It seems logical that when wolves prey on cattle and sheep, the solution is to ‘thin out’ the pack. But new research suggests exactly the opposite: Fewer wolves equals more dead livestock.
An interesting story appeared recently in The Seattle Times concerning ranching in Washington state.
The story detailed some unusual behavior among cattle being raised in central Washington’s Kittitas County, a lightly populated area that stretches from the Cascade Mountains in the west to the semi-arid rangelands along the Columbia River in the east. Bill Johnson, a ranch hand, was driving some cattle up a canyon, when, to quote the story, “a black cow wheeled and lunged at Johnson’s border collie, Nip.”
Before wolves returned to the area, that kind of behavior was rare, Johnson told the newspaper. Now, cows aggressively confront any canine that gets close to their calves. “It’s a sign that the wolves have been probing the cattle,” he said.
Johnson is participating in a project called Range Riders, which tries to prevent wolves attacking cattle by using signals from their radio collars to track the location of resident wolf packs. With funding from Conservation Northwest and the Washington Department of Fish and Wildlife, the project allows ranchers to hire seasoned cowhands to watch over their herds and monitor the wolves.
“We wanted to work with ranchers to give them the best possible tools for nonlethal deterrence,” Jay Kehne of Conservation Northwest told The Times. Kehne said that seven ranch families around the state signed up and each received up to $9,000, money the conservation group raised from donors. Fish and Wildlife officials also provided 41 ranchers to with $300,000 in subsidies to pay for range riders, automated lights, sirens, guard dogs and special flagging for pens to discourage wolves from attacking livestock.
Wolf predation is a reality now, ever since the animals began making a comeback in Washington some 20 years ago. The state is home now to at least 68 wolves in 16 known packs.
Of course, many ranchers would just as soon wipe out all wolves, and to be fair, they have sustained livestock losses. Wolves have killed three cows and a calf in Stevens County in the northeast corner of the state this summer, and last year, a sheep rancher in the same area documented 26 wolf kills and a loss of some 200 animals believed to have been killed by wolves.
But a recent study conducted by Washington State University researchers at the Large Carnivore Conservation Lab came to a surprising conclusion: Turns out that it’s counterproductive to kill wolves to keep them from preying on livestock. That’s right. Shooting and trapping simply lead to more — not fewer — dead cattle and sheep the following year.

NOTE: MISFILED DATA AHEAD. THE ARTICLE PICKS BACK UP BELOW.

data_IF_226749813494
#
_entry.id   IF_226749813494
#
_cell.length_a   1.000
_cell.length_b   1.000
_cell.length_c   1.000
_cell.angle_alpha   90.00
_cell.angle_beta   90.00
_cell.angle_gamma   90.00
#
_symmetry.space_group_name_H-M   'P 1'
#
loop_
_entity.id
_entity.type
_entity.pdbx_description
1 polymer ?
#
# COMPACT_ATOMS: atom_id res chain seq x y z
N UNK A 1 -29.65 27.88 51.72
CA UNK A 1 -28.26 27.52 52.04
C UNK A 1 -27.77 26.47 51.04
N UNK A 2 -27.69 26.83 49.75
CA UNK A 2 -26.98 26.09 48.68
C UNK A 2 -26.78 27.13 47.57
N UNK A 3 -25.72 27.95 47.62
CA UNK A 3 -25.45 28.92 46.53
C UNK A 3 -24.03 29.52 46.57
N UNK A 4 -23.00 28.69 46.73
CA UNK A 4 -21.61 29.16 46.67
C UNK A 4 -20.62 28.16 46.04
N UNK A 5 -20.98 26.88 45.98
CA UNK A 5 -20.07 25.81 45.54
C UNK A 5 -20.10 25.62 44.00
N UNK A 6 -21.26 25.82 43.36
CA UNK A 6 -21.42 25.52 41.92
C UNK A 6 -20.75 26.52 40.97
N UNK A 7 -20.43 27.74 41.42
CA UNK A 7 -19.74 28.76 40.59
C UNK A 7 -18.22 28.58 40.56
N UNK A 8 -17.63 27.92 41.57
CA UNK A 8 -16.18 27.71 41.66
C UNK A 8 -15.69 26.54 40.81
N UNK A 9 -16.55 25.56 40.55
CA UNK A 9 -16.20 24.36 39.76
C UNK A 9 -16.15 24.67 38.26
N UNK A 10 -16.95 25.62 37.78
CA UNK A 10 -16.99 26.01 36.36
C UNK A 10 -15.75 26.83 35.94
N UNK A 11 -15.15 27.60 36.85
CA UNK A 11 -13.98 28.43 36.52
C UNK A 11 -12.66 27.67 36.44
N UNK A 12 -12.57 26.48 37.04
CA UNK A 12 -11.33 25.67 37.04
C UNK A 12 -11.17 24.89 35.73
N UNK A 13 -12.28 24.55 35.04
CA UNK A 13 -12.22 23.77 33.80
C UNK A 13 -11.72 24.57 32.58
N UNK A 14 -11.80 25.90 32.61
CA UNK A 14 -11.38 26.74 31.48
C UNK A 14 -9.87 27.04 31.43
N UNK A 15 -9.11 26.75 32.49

Writing in the journal PLOS ONE, WSU wildlife biologist Rob Wielgus and data analyst Kaylie Peebles determined that for every wolf killed, the odds of more livestock depredations increases significantly. The trend continues until 25% of the wolves in an area are killed, which then stabilizes the rate of livestock depredations.
Only one problem: A wolf mortality of 25% “is unsustainable,” Wielgus wrote, and “cannot be carried out indefinitely if federal relisting of wolves [as an endangered species] is to be avoided.”
In 1974, the gray wolf was federally listed and government-funded predator control efforts were used to keep wolves from attacking livestock. But due to population recovery, wolves were delisted in 2012 and sport hunting is now allowed, resulting in what Wielgus and Peebles called a “widely accepted, but untested hypothesis” that the more wolves that are killed, the better for producers.
To reach their conclusions, Wielgus and Peebles analyzed 25 years of lethal control data from U.S. Fish and Wildlife Service's Interagency Annual Wolf Reports in Montana, Wyoming and Idaho. They found that killing one wolf increases the odds of depredations 4% for sheep and 5% to 6% for cattle. If 20 wolves are killed, livestock deaths actually double.
That seems counter-intuitive, but there is an explanation, say the WSU scientists.
The reason is that taking out an alpha male or female “disrupts the pack’s social cohesion,” they wrote. “While an intact breeding pair will keep young offspring from mating, disruption can set sexually mature wolves free to breed, leading to an increase in breeding pairs. As they have pups, they become bound to one place and can’t hunt deer and elk as freely, [and] they turn to livestock.”
However, the threat to livestock cannot be ignored, and along with the Range Riders, other non-lethal efforts are underway in Washington state, and elsewhere, to minimize the potential for wolf kills of livestock, including:
· Removing the carcasses of animals that die from other causes
· Providing facilities, such as one built by state Fish and Wildlife officials in Ferry County where producers can drop off dead animals for composting
· Persuading meat-cutting operators to stop dumping bones and scraps in remote areas visited by local wolves
According to the newspaper story, Washington rancher Sam Kayser, who owns 500 head of cattle, was among the first to sign up for the Range Rider programs. As a result, he said he hasn’t lost a single animal to wolves.
“The wolves are here, and there’s nothing we can do about it,” Kayser told the Seattle Times. “I want to believe there’s room for all of us.”
As the Washington State University researchers concluded, “Although lethal control is sometimes a necessary management tool in the near-term, we suggest that managers also consider testing non-lethal methods of wolf control, because these methods might not be associated with increased depredations in the long-term.”
As I noted, it’s an interesting story.
Dan Murphy is a food-industry journalist and commentator